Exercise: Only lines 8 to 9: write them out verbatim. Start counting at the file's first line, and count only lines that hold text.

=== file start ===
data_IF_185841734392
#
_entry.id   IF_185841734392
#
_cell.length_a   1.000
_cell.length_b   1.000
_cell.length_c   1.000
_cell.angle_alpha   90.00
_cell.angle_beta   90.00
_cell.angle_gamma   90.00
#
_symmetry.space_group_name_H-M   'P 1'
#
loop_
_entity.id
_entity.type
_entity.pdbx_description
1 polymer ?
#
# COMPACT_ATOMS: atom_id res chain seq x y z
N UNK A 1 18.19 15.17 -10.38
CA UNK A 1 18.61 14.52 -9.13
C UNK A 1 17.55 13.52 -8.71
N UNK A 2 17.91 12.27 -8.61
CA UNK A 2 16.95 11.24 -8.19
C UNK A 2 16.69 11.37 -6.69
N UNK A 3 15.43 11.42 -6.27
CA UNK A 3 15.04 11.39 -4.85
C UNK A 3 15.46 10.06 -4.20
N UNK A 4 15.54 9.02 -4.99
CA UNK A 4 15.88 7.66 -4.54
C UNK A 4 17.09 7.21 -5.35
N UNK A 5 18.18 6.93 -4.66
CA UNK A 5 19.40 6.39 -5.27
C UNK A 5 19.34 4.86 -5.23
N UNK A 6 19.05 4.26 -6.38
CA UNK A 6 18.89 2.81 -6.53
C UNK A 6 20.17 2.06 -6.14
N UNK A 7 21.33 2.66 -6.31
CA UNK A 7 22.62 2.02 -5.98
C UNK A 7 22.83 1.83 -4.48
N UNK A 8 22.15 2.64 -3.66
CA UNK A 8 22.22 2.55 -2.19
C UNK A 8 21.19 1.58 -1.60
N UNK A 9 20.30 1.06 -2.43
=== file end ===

_cell.angle_alpha   90.00
_cell.angle_beta   90.00